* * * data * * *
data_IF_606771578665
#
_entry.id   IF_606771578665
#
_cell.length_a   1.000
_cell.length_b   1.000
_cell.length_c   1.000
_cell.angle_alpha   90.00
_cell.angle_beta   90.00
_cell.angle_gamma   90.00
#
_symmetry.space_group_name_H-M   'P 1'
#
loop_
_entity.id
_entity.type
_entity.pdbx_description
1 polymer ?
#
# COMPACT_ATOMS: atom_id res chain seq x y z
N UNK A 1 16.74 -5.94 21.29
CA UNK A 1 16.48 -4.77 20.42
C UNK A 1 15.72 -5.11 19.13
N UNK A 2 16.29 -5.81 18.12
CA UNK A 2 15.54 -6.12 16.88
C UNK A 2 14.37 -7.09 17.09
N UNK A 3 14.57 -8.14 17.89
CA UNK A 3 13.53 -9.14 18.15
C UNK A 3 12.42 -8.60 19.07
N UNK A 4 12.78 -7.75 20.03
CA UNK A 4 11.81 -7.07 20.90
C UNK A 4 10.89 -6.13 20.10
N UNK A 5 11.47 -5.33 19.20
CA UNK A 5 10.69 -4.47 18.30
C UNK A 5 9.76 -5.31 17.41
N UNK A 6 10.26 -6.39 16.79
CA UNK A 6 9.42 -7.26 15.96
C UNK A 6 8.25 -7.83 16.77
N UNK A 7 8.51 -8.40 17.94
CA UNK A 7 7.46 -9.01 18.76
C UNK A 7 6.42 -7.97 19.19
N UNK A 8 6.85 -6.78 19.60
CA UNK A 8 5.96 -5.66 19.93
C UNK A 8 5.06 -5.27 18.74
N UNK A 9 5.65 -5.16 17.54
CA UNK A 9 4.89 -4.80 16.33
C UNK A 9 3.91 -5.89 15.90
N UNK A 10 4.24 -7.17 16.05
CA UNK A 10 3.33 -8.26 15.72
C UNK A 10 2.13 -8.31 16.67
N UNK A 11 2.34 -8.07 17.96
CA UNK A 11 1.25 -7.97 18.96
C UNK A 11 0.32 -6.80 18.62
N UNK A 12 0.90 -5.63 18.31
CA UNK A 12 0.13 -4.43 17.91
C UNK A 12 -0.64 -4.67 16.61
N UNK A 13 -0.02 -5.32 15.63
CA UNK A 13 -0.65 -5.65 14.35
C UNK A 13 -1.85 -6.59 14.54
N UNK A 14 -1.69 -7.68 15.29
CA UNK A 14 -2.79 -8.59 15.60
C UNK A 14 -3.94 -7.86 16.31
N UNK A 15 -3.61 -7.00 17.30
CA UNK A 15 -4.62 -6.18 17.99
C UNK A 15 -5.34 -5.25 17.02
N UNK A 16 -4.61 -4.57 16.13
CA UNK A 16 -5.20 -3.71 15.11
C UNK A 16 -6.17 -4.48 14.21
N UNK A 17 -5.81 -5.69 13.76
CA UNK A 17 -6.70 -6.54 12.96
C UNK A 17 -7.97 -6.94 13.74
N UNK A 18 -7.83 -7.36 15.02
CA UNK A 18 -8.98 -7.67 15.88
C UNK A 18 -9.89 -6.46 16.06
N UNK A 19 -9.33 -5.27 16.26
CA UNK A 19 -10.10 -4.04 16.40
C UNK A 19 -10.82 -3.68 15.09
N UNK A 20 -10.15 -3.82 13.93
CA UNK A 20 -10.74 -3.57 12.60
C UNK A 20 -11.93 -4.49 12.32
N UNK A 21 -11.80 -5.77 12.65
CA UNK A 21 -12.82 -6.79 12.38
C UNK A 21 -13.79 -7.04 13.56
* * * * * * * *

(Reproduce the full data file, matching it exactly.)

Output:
data_IF_606771578665
#
_entry.id   IF_606771578665
#
_cell.length_a   1.000
_cell.length_b   1.000
_cell.length_c   1.000
_cell.angle_alpha   90.00
_cell.angle_beta   90.00
_cell.angle_gamma   90.00
#
_symmetry.space_group_name_H-M   'P 1'
#
loop_
_entity.id
_entity.type
_entity.pdbx_description
1 polymer ?
#
# COMPACT_ATOMS: atom_id res chain seq x y z
N UNK A 1 16.74 -5.94 21.29
CA UNK A 1 16.48 -4.77 20.42
C UNK A 1 15.72 -5.11 19.13
N UNK A 2 16.29 -5.81 18.12
CA UNK A 2 15.54 -6.12 16.88
C UNK A 2 14.37 -7.09 17.09
N UNK A 3 14.57 -8.14 17.89
CA UNK A 3 13.53 -9.14 18.15
C UNK A 3 12.42 -8.60 19.07
N UNK A 4 12.78 -7.75 20.03
CA UNK A 4 11.81 -7.07 20.90
C UNK A 4 10.89 -6.13 20.10
N UNK A 5 11.47 -5.33 19.20
CA UNK A 5 10.69 -4.47 18.30
C UNK A 5 9.76 -5.31 17.41
N UNK A 6 10.26 -6.39 16.79
CA UNK A 6 9.42 -7.26 15.96
C UNK A 6 8.25 -7.83 16.77
N UNK A 7 8.51 -8.40 17.94
CA UNK A 7 7.46 -9.01 18.76
C UNK A 7 6.42 -7.97 19.19
N UNK A 8 6.85 -6.78 19.60
CA UNK A 8 5.96 -5.66 19.93
C UNK A 8 5.06 -5.27 18.74
N UNK A 9 5.65 -5.16 17.54
CA UNK A 9 4.89 -4.80 16.33
C UNK A 9 3.91 -5.89 15.90
N UNK A 10 4.24 -7.17 16.05
CA UNK A 10 3.33 -8.26 15.72
C UNK A 10 2.13 -8.31 16.67
N UNK A 11 2.34 -8.07 17.96
CA UNK A 11 1.25 -7.97 18.96
C UNK A 11 0.32 -6.80 18.62
N UNK A 12 0.90 -5.63 18.31
CA UNK A 12 0.13 -4.43 17.91
C UNK A 12 -0.64 -4.67 16.61
N UNK A 13 -0.02 -5.32 15.63
CA UNK A 13 -0.65 -5.65 14.35
C UNK A 13 -1.85 -6.59 14.54
N UNK A 14 -1.69 -7.68 15.29
CA UNK A 14 -2.79 -8.59 15.60
C UNK A 14 -3.94 -7.86 16.31
N UNK A 15 -3.61 -7.00 17.30
CA UNK A 15 -4.62 -6.18 17.99
C UNK A 15 -5.34 -5.25 17.02
N UNK A 16 -4.61 -4.57 16.13
CA UNK A 16 -5.20 -3.71 15.11
C UNK A 16 -6.17 -4.48 14.21
N UNK A 17 -5.81 -5.69 13.76
CA UNK A 17 -6.70 -6.54 12.96
C UNK A 17 -7.97 -6.94 13.74
N UNK A 18 -7.83 -7.36 15.02
CA UNK A 18 -8.98 -7.67 15.88
C UNK A 18 -9.89 -6.46 16.06
N UNK A 19 -9.33 -5.27 16.26
CA UNK A 19 -10.10 -4.04 16.40
C UNK A 19 -10.82 -3.68 15.09
N UNK A 20 -10.15 -3.82 13.93
CA UNK A 20 -10.74 -3.57 12.60
C UNK A 20 -11.93 -4.49 12.32
N UNK A 21 -11.80 -5.77 12.65
CA UNK A 21 -12.82 -6.79 12.38
C UNK A 21 -13.79 -7.04 13.56